Begging Your Pardon

Michael Hester awoke January 21 inside an Arizona state prison, where he's been for the past eight years. The 54-year-old Vietnam veteran is doing time -- lots of time-- for selling about $50 worth of crack cocaine to an undercover cop.

Talk inside the prison at Florence that morning concerned a pair of politicians, Bill Clinton and J. Fife Symington III. On the last day of his presidency, Clinton had pardoned the former Arizona governor, meaning Symington will not be retried on charges of lying to obtain millions of dollars from lenders and union pension funds. A jury earlier convicted Symington of the charges, but an appellate court ordered a retrial in the celebrated case.

The ex-governor's privileged dodging of criminal accountability did not escape Hester, who has served his time wisely, educating himself and staying out of harm's way. Hester, in fact, is obsessed with Fife Symington, and for good reason.

Before Symington's own criminal charges forced him to resign from office, the ex-governor made a name as a law-and-order type. As such, he did his best in 1995 to ensure Hester would stay locked up for at least 25 years. Symington did so by rejecting the unanimous recommendation of the Arizona Board of Executive Clemency -- hardly a panel that coddles criminals -- to commute Hester's sentence to nine years.

But the ex-governor's best may not have been good enough.

Using a novel legal tactic, Hester went on to argue in federal court that Symington didn't file his rejection notice with the Secretary of State. That, the inmate claimed, meant the ex-governor's decision never had become "official," and the clemency board's recommendation should have been binding.

At first blush, it sounded like a stretch, a mere legal technicality. Prisoners routinely sue the government, and seldom win. But Mike Hester did.

In a stunning ruling issued last August 22, U.S. District Court Judge John Sedwick decided that Hester was right. The judge's ruling means that Hester will be freed this December unless the state wins a stay with the Ninth Circuit Court of Appeals.

State solicitor general Scott Bales warns that, if the ruling does stand, dozens of Arizona inmates in situations similar to Hester's may also may be able to appeal their sentences and shorten their prison stays.

"You have the prospect that this ruling may lead to countless commutations, which we don't believe is right or legal," says Bales, who works for the Arizona Attorney General.

But Maricopa County Superior Court Judge Ron Reinstein -- who served on a mid-1990s committee that considered the inequity of sentencing in cases such as Hester's -- says he wonders "what Fife [would] do now in cases like this one, now that he's been on the other side of things as a criminal defendant himself. Would he show more compassion?"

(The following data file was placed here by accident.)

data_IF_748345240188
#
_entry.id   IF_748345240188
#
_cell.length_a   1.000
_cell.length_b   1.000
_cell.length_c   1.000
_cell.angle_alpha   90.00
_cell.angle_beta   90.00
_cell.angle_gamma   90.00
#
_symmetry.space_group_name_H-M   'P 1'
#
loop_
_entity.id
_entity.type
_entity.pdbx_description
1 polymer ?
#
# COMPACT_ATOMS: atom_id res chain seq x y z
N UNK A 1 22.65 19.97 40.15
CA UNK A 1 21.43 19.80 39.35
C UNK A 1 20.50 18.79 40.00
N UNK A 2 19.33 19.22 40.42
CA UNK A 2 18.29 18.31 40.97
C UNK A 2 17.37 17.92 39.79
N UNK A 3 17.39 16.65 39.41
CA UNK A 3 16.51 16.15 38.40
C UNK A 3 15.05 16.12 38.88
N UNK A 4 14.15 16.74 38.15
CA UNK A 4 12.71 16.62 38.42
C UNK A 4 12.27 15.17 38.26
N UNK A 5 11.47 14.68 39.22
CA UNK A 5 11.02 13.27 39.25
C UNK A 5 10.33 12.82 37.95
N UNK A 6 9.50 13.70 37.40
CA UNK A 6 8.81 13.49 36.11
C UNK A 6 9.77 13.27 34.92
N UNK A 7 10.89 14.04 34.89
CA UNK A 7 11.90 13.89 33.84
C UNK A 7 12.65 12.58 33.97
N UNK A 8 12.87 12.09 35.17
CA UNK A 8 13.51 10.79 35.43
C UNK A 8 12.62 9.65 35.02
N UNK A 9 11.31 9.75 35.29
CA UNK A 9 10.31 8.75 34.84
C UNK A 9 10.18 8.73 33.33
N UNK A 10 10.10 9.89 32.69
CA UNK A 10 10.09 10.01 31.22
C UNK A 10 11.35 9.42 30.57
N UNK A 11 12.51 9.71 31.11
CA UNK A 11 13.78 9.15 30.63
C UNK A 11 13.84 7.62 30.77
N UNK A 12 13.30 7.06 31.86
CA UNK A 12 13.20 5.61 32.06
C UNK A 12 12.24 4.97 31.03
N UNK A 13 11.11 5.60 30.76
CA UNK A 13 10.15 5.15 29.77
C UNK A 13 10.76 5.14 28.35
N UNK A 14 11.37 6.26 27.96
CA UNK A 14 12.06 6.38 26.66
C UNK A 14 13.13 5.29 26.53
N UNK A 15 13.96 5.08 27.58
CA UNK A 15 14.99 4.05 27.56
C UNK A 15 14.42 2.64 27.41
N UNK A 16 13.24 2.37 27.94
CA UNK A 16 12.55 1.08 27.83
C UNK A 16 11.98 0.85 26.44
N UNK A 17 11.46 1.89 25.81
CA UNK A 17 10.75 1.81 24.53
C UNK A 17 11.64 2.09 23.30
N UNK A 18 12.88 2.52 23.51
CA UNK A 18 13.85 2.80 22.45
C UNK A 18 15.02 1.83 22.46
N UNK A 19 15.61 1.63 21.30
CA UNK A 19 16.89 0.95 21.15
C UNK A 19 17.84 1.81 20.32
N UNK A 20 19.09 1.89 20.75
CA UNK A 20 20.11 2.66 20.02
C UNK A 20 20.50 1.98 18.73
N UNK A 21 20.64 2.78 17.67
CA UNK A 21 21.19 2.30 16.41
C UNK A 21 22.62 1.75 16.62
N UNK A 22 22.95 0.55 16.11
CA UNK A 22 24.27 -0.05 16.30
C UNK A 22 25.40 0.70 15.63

Symington's not saying. Through his attorney, John Dowd, he declined to talk about the Hester case.

"Born 1948 in DeRidder, Louisiana, in my grandmother's back bedroom, my mother tried to kill me with her foot, and my grandmother saved my life."

-- from a letter written by Michael Hester

Michael Hester says he's been writing a book, to be titled The Adventures of the Holy Boogie Master (My Life at 46 2 RPMs). It's an apt title to describe his saga, which transcends his extraordinary legal battle.

Hester's tale mirrors the tumultuous times in which he's lived: He is a black man from Louisiana who became a campus radical during the turbulent late 1960s, before the Army drafted him. Hester then served honorably in Vietnam, but says he got hooked on cocaine during his year there. Later, he managed the famed Pointer Sisters, and became San Francisco's top-rated disc jockey. Eventually, though, he lost everything, including his freedom, to drug addiction.

These days, prison records indicate he's a model inmate. "He's a fairly imposing figure, balding, very clean-cut, looks like ex-military," says David Taylor Shannon, an assistant federal public defender who assisted Hester in his court battle against Fife Symington. "He's in good shape, and there's an intelligence in his eyes. He came into our first meeting with a bunch of paperwork, and I realized that he'd put tremendous effort into learning about and studying the system that has him trapped unjustly."

Hester is unusual among convicts in that he shoulders blame for many of his past troubles. In one letter to New Times, he wrote, "I have always maintained my innocence throughout all proceedings, not to be confused with claiming to be an angel."

Hester was born in 1948 to a father in the Army Air Corps and a mother who was the daughter of poor Louisiana farmers. He says his mother left his father in the early 1950s, and that his maternal grandmother raised him during his formative years.